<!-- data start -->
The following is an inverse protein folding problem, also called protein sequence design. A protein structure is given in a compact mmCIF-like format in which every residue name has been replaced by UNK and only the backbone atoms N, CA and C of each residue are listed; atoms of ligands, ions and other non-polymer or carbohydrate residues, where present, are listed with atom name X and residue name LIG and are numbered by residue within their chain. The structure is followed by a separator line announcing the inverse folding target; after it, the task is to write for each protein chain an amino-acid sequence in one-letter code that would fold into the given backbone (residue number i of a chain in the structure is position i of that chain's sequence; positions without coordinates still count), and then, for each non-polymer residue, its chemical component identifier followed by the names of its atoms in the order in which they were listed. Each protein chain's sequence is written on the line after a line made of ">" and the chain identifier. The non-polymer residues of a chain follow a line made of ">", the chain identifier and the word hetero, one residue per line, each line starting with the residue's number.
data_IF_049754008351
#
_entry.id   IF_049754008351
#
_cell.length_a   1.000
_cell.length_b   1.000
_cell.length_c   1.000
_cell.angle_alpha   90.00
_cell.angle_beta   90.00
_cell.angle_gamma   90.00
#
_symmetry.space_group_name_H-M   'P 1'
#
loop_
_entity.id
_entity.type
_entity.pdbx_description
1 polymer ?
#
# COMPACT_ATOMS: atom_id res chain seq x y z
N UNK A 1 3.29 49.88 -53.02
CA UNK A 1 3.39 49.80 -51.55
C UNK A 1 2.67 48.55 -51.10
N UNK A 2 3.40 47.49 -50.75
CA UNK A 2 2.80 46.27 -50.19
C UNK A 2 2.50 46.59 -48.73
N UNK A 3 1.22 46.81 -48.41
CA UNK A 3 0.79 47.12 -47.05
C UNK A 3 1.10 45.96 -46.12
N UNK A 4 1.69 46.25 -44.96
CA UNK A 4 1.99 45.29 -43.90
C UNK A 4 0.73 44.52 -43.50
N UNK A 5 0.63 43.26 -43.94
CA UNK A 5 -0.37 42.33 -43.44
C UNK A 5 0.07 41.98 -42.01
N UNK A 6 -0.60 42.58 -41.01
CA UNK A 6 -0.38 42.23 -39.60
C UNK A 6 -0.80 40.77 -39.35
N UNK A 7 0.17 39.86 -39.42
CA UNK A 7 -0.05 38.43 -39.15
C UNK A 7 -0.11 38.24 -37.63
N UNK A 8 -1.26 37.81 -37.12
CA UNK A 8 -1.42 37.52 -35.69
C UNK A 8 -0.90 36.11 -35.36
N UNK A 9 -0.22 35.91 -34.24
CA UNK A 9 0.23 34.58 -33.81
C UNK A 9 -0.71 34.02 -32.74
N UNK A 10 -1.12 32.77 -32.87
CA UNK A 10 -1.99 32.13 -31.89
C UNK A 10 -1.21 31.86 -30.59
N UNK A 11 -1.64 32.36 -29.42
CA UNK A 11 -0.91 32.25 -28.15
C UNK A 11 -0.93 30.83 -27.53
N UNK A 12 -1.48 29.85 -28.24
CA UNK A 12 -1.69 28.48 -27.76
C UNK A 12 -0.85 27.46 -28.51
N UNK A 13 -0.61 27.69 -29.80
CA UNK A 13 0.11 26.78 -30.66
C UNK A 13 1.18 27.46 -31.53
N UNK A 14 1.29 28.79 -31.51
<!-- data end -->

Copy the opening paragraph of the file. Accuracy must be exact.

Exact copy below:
The following is an inverse protein folding problem, also called protein sequence design. A protein structure is given in a compact mmCIF-like format in which every residue name has been replaced by UNK and only the backbone atoms N, CA and C of each residue are listed; atoms of ligands, ions and other non-polymer or carbohydrate residues, where present, are listed with atom name X and residue name LIG and are numbered by residue within their chain. The structure is followed by a separator line announcing the inverse folding target; after it, the task is to write for each protein chain an amino-acid sequence in one-letter code that would fold into the given backbone (residue number i of a chain in the structure is position i of that chain's sequence; positions without coordinates still count), and then, for each non-polymer residue, its chemical component identifier followed by the names of its atoms in the order in which they were listed. Each protein chain's sequence is written on the line after a line made of ">" and the chain identifier. The non-polymer residues of a chain follow a line made of ">", the chain identifier and the word hetero, one residue per line, each line starting with the residue's number.